Being bald in big-hair land challenges cancer survivor
2/8/2001 News media contact: Linda Green · (615) 742-5470 · Nashville, Tenn
NOTE: Photographs are available for use with this story.
A UMNS Feature By Linda Green*
A certified United Methodist lay speaker who had faith the size of a mustard seed has written a book detailing her ordeal with cancer and how she struck up an amazing friendship with God.
Joni Rodgers, a member of Cypress Trails United Methodist Church in Spring, Texas, has written a memoir about her years battling cancer and its overwhelming effects.
Bald In The Land Of Big Hair is Rodgers' attempt to "offer a small light at the end of a long, dark tunnel - not just for people with cancer, but for anyone going though one of life's refining fires."
Although the book is a biography of sorts, the title is a tribute to the axiom that Texas is the land of bigness and is a place where people have an affinity for big hair.
Rodgers got the title from a conversation she and husband Gary had after working out at a local health club.
She said during her first few months of chemotherapy, Gary insisted they maintain their workout regimen several times a week.
"There was always a lot of big hair wranglin' going on the locker room," she said. One day Gary commented about being the "only chubby middle-aged man amongst all those young and studly weight lifters and I said, 'You think that's tough? Try being the only bald girl in the big hair capital of America!'"
Rodgers was diagnosed with cancer (non-Hodgkin's lymphoma) in 1994 at the age of 32 and lost her hair from chemotherapy treatments.
Raised in what she calls an "extremely conservative faith" and a product of 12 years of parochial school, Rodgers said that she could quote any chapter and verse in the Bible, but she understood little and "never saw God as a particular loving or welcoming entity."
After leaving home, Rodgers -- who was born into a family of gospel and bluegrass performers -- avoided the church, studied theater in college, moved to Montana and became one of the first female radio air personalities in the state. She also taught creative drama and, with her sister, co-founded a children's recording label where they wrote and produced three educational albums.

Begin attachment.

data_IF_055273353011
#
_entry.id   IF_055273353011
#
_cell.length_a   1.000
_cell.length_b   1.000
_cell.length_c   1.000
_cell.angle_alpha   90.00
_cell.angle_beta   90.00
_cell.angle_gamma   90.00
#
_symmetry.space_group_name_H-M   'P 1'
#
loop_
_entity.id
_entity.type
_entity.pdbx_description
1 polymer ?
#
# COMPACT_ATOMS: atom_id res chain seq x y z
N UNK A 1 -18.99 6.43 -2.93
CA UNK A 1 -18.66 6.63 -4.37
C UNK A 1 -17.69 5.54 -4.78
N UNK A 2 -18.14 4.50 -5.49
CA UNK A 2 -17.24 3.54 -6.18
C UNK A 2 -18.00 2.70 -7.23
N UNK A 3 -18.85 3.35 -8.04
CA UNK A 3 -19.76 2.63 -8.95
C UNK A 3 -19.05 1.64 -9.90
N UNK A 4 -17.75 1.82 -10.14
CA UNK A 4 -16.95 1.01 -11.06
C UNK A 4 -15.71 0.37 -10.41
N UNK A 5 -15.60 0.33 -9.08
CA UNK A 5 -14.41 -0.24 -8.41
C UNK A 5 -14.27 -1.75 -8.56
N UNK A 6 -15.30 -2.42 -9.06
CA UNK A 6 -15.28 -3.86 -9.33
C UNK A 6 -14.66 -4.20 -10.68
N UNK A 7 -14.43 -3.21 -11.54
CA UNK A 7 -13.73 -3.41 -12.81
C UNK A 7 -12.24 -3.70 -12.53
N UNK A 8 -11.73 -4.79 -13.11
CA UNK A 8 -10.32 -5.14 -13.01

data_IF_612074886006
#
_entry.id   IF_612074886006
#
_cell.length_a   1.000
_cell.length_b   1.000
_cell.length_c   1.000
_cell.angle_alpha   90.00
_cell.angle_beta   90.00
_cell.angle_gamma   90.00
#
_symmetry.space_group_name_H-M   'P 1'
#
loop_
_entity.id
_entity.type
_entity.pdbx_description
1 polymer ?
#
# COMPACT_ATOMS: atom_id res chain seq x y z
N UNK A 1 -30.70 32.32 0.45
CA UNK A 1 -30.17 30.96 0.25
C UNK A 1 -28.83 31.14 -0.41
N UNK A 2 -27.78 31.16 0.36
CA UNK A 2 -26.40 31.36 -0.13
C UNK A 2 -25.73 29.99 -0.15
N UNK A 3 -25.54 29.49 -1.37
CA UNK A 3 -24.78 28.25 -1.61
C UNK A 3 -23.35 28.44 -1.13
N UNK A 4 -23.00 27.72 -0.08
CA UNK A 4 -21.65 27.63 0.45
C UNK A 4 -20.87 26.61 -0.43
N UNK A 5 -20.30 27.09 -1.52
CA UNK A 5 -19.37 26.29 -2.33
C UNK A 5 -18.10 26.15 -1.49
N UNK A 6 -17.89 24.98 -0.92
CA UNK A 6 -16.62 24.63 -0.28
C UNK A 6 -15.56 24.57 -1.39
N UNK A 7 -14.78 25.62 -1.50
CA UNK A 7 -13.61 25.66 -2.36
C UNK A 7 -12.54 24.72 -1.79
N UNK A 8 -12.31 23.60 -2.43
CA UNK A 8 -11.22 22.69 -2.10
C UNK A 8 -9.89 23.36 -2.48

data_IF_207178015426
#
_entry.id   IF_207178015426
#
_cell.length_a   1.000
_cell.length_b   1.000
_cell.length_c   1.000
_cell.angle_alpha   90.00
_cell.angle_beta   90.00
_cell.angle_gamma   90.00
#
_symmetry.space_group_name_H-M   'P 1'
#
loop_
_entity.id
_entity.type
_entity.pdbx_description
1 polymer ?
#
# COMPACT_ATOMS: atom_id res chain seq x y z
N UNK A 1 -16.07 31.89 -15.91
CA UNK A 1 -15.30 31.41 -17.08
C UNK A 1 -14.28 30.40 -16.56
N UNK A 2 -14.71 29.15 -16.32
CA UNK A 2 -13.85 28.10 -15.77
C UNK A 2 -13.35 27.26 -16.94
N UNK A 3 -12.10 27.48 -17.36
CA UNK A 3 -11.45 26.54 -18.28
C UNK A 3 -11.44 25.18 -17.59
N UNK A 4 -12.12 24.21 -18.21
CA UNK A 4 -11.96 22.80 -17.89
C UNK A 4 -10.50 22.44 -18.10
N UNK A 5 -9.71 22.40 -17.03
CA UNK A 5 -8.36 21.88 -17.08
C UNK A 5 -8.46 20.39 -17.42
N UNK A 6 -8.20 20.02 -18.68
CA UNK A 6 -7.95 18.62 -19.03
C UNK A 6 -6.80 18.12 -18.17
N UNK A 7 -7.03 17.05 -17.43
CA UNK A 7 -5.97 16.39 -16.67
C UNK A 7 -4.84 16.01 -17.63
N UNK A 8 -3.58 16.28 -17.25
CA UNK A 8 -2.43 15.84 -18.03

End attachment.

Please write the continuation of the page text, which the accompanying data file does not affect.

After joining St. Paul's United Methodist Church in Helena, Mont., with her husband, she said that "for the first time I witnessed the power of faith in action."
She relocated to the East Coast in 1990. "We left that fun church for the outer darkness of the East Coast, where people dressed up too much," she said. The next four years were spent focused on motherhood and acting, directing and teaching part-time. The family eventually moved to Houston, "where there was always something better to do on Sunday mornings."
Rodgers said facing cancer was "infinitely" difficult without the care and support of a church family. Her primary caregivers included her husband and mother.
"On my own, I scoured Scripture for some magic recipe for healing and became even more disillusioned," she stated. With faith the size of a mustard seed, she said she crumpled when more adversity arose. "I was so numb, I couldn't pray," Rodgers said.
The prayers of her family and the tape ministry from St. Paul United Methodist Church began to arrive and provided comfort and help during chemotherapy treatments.
"In the darkest moments of chemo, I suddenly became furiously angry at God, and oddly enough, God became real to me for the first time in my life."
Acknowledging that she did not very much like God, God appeared and became "a richly maternal, loving and welcoming power," she said. "I'd always kept Jesus at a safe distance, nicely ensconced on puffy white cloud, (but) after I'd thoroughly cussed him out for letting all this happen, I was able to let him sit down beside me and strike up what has turned out to be an amazing friendship."